So, That’s What the Cryptic ‘Serious National Security Threat’ Was All About

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AP Photo/Kevin Wolf

Rep. Mike Turner (R-OH), chair of the House Permanent Select Committee on Intelligence (HPSCI), sent Washington into a tailspin on Wednesday with a cryptic statement about a “serious national security threat,” which would require Joe Biden to declassify certain documents to discuss openly addressing this threat. Spencer had more on this yesterday:

“Today, the House Permanent Select Committee on Intelligence has made available to all Members of Congress information concerning a serious national security threat,” Chairman Turner said in a statement posted to X.  
“I am requesting that President Biden declassify all information relating to this threat so that Congress, the Administration, and our allies can openly discuss the actions necessary to respond to this threat,” he added. 
[…] 
The HPSCI was previously said to be working on making some “space related” committee material available to all members of Congress, presumably the information mentioned by Turner in his statement and letter to lawmakers.  
According to NBC News, Democrats also called the matter “a serious issue that could lead to a destabilizing situation and a national security threat” and confirmed it was a “potential foreign threat,” but did not tell the outlet which foreign entity from which the threat emanated. 
The chances of the threat becoming known to the public even without Biden using his declassification power will increase as more members of Congress are briefed on the matter, though it’s impossible to know the timeline for when the threat will come into clearer focus. 

What the hell, Mike? Are we about to be nuked from orbit? Is there an impending terrorist attack? Nope. It’s fine. It’s something that is space-related and something that’s been a national security concern for years, but it didn’t warrant this kind of uproar. Biden White House officials were reportedly furious with this release, with The New York Times disclosing that the matter involved Russia might have some new space nuke that could neutralize our satellite network (via NYT):

The United States has informed Congress and its allies in Europe about Russian advances on a new, space-based nuclear weapon designed to threaten America’s extensive satellite network, according to current and former officials briefed on the matter.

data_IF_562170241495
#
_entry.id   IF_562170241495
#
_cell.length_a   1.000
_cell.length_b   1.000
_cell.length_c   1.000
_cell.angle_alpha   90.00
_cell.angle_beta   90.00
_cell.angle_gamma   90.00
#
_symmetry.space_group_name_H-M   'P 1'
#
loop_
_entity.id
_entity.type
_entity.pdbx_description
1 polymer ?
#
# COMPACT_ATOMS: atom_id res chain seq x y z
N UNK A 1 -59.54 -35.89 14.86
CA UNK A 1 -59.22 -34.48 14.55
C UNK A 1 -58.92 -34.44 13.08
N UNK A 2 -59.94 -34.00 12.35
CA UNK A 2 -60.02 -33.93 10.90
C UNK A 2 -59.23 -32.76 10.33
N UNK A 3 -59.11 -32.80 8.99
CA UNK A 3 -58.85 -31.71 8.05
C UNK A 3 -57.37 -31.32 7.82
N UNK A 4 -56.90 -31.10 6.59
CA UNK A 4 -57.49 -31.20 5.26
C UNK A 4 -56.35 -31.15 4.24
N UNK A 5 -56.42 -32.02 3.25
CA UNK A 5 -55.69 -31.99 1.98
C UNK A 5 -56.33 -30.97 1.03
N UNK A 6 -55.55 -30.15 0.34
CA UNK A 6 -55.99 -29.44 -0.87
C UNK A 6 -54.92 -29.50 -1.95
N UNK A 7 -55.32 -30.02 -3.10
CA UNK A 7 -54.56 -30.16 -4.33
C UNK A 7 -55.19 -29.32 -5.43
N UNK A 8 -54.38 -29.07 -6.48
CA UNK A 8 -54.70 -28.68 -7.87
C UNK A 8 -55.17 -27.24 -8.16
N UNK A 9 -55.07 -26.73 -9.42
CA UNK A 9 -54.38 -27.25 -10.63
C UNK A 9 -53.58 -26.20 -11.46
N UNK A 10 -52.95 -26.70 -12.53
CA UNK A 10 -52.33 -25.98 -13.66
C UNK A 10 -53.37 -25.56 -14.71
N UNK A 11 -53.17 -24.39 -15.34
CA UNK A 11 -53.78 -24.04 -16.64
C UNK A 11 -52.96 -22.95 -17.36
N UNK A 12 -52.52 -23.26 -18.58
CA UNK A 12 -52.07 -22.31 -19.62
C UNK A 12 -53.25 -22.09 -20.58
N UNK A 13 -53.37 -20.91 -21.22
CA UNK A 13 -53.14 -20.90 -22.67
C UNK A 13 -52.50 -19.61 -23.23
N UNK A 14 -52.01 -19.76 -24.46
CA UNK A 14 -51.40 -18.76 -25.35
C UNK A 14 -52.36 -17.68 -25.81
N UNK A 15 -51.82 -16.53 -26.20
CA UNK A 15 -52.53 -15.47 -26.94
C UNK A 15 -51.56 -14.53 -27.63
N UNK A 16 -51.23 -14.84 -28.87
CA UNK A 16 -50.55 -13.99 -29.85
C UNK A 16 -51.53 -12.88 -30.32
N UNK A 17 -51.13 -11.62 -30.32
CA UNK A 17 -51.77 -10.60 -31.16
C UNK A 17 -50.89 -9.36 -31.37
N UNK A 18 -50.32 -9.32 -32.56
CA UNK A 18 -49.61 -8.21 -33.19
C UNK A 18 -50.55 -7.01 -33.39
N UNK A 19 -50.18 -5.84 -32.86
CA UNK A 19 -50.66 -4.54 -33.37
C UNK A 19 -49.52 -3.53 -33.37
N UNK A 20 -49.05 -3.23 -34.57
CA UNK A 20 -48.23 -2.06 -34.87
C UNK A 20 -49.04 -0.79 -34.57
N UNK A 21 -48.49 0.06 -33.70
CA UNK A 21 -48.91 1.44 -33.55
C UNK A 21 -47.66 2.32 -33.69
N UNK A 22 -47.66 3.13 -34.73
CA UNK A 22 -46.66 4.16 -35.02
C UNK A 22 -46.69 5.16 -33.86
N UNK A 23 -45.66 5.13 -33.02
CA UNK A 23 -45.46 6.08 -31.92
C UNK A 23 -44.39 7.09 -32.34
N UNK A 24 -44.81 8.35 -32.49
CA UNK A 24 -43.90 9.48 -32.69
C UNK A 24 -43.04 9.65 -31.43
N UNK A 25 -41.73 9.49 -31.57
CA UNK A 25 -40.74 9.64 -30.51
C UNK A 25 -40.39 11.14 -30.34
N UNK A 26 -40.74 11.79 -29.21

Such a satellite-killing weapon, if deployed, could destroy civilian communications, surveillance from space and military command-and control operations by the United States and its allies. At the moment, the United States does not have the ability to counter such a weapon and defend its satellites, a former official said. 
Officials said that the new intelligence, which they did not describe in detail, raised serious questions about whether Russia was preparing to abandon the Outer Space Treaty of 1967, which bans all orbital nuclear weapons. But since Russia does not appear close to deploying the weapon, they said, it is not considered an urgent threat. 
The intelligence was made public, in part, in a cryptic announcement on Wednesday by Representative Michael R. Turner, Republican of Ohio and the chairman of the House Intelligence Committee. He called on the Biden administration to declassify the information without saying specifically what it was. 
[…] 
But the statement infuriated White House officials, who feared the loss of important sources of information on Russia. While Mr. Turner has been an ally to the White House on Ukraine aid, his remarks on Wednesday became the latest flashpoint in strained relations between the Biden administration and congressional Republicans.

I’m not so sure, folks. With all the drama surrounding Ukraine funding, a ‘Russia has new nukes’ scare plot could be a ploy by Kiev-firsters to quell congressional heartburn over the subject the next time Congress earmarks another aid package in the coming weeks or months. China has been working on satellite-killing technology for years, too. This isn’t new—and it still doesn’t negate the fact that all the money the Senate appropriated for Ukraine should have been spent here addressing the border crisis. 

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